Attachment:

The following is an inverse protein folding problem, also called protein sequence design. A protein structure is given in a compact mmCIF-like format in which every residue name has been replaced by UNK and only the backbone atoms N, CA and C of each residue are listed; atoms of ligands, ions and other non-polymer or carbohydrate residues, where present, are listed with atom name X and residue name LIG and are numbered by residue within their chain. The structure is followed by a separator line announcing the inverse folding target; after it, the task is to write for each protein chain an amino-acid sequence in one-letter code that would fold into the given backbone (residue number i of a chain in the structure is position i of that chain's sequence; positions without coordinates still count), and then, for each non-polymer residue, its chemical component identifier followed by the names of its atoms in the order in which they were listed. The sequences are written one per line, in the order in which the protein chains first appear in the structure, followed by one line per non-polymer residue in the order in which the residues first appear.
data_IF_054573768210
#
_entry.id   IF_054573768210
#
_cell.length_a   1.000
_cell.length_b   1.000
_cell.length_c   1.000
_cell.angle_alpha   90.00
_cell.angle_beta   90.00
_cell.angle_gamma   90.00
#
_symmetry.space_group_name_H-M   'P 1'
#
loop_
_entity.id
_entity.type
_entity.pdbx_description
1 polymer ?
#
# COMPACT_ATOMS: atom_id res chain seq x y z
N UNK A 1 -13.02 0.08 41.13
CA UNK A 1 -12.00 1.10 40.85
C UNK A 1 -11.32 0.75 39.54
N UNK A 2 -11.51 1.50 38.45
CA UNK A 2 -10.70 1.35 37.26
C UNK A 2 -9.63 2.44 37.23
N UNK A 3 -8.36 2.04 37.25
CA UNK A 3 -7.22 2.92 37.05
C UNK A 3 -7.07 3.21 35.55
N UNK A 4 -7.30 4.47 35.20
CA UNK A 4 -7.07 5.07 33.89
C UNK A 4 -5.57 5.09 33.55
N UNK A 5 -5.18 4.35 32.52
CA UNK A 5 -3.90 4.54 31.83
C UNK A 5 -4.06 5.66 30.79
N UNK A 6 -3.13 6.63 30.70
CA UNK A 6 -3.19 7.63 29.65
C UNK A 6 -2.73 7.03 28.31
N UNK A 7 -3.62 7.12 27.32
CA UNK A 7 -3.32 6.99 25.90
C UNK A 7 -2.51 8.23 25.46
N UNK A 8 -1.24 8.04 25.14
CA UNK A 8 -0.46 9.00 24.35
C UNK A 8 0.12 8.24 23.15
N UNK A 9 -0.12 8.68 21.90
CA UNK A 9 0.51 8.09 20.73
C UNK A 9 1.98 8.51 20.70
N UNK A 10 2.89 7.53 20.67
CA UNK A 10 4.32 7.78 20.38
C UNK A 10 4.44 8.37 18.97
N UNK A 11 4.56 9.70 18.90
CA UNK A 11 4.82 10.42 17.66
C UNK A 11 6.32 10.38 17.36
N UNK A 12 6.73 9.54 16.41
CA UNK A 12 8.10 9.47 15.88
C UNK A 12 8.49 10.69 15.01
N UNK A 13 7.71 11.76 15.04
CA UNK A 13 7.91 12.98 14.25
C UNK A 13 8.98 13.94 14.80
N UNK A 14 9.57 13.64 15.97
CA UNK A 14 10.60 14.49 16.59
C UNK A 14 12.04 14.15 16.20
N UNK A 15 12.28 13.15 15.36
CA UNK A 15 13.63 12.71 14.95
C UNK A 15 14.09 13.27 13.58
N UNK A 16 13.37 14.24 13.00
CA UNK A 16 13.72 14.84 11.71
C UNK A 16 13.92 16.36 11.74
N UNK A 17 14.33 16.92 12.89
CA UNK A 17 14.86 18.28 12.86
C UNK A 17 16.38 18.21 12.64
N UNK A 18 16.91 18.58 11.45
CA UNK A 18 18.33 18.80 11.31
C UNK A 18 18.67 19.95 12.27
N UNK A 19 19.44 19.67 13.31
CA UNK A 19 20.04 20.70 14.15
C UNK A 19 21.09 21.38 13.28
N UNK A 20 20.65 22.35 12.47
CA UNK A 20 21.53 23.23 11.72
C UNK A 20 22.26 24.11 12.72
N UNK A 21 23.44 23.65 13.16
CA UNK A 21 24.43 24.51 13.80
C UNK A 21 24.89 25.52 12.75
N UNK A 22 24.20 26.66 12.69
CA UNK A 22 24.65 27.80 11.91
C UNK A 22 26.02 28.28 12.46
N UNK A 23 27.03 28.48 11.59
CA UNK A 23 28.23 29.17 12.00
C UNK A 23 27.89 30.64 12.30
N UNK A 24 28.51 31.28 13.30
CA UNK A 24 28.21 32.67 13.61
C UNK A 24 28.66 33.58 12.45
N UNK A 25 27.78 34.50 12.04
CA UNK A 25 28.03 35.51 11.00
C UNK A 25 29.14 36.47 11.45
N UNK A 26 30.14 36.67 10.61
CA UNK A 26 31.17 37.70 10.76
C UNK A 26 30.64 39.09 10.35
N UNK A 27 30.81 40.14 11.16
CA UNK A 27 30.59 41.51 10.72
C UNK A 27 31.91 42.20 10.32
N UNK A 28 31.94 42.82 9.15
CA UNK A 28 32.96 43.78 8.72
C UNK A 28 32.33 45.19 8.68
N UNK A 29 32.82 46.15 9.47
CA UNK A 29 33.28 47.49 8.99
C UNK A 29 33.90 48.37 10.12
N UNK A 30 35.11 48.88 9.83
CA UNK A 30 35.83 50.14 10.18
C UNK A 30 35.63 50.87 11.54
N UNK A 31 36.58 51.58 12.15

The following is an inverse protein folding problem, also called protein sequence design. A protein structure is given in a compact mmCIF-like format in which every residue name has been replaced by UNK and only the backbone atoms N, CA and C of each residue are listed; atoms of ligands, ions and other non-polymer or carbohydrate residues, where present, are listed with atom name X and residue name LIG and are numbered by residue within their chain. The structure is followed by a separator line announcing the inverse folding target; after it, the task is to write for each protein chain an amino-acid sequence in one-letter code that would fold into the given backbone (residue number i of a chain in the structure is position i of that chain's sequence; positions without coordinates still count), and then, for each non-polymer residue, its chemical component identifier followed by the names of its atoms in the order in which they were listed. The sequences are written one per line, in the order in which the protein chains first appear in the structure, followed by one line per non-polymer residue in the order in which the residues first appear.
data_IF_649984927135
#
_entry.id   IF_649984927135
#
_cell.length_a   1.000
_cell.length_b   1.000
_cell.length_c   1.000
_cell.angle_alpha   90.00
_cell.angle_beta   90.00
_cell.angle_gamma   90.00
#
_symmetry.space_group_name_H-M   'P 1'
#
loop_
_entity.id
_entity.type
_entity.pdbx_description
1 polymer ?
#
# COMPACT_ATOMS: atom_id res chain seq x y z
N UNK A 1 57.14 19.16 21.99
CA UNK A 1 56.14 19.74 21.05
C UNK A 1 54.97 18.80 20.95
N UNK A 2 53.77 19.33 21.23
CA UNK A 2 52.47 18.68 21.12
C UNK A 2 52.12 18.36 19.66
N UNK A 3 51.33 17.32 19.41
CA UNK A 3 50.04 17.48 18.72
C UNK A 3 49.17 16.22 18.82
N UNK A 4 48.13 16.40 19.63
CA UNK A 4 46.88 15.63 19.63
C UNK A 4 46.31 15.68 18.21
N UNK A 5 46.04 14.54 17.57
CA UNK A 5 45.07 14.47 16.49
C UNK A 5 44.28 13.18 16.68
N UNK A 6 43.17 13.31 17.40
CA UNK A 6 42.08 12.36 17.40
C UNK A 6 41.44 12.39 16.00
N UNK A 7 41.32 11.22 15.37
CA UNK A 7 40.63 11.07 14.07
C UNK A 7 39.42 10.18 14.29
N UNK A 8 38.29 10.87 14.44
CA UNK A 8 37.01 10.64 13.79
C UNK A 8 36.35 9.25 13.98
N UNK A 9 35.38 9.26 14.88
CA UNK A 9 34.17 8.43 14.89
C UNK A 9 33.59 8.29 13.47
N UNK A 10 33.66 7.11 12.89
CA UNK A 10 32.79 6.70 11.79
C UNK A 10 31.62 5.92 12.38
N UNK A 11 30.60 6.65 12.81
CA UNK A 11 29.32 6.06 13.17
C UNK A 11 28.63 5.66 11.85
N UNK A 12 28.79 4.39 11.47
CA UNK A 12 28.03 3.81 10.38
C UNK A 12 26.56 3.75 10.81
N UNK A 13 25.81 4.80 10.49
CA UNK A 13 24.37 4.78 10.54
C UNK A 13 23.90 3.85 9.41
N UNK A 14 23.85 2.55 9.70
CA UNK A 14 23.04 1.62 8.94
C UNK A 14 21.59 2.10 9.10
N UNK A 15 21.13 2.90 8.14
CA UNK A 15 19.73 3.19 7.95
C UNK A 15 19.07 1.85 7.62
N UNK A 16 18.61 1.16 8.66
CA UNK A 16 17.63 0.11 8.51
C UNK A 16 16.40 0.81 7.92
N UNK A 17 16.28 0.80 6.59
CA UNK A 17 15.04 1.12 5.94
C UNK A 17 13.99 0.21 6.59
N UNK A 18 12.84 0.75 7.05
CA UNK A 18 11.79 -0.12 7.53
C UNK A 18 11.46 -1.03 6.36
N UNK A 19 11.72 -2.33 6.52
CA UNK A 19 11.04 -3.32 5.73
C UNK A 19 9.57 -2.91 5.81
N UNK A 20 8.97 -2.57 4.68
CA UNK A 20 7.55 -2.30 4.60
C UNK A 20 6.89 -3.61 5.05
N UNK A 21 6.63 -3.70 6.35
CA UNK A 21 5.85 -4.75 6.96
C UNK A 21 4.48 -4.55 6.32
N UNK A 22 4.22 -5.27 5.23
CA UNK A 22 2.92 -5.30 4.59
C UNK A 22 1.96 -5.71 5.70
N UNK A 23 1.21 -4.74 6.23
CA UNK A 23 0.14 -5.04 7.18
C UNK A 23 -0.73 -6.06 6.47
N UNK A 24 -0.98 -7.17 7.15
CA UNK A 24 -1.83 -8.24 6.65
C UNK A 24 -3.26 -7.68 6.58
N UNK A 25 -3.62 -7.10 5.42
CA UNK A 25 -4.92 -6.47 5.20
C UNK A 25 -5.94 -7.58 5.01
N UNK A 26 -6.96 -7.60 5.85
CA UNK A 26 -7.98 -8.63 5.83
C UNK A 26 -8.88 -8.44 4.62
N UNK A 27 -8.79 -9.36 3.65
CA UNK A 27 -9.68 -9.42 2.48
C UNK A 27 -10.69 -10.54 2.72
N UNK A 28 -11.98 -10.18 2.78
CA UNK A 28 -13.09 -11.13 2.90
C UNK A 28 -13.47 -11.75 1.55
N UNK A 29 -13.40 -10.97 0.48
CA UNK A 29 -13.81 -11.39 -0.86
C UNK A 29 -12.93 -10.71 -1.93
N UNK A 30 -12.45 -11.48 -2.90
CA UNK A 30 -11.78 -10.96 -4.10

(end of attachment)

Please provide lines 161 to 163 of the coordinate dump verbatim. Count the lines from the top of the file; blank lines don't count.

N UNK A 10 33.66 7.11 12.89
CA UNK A 10 32.79 6.70 11.79
C UNK A 10 31.62 5.92 12.38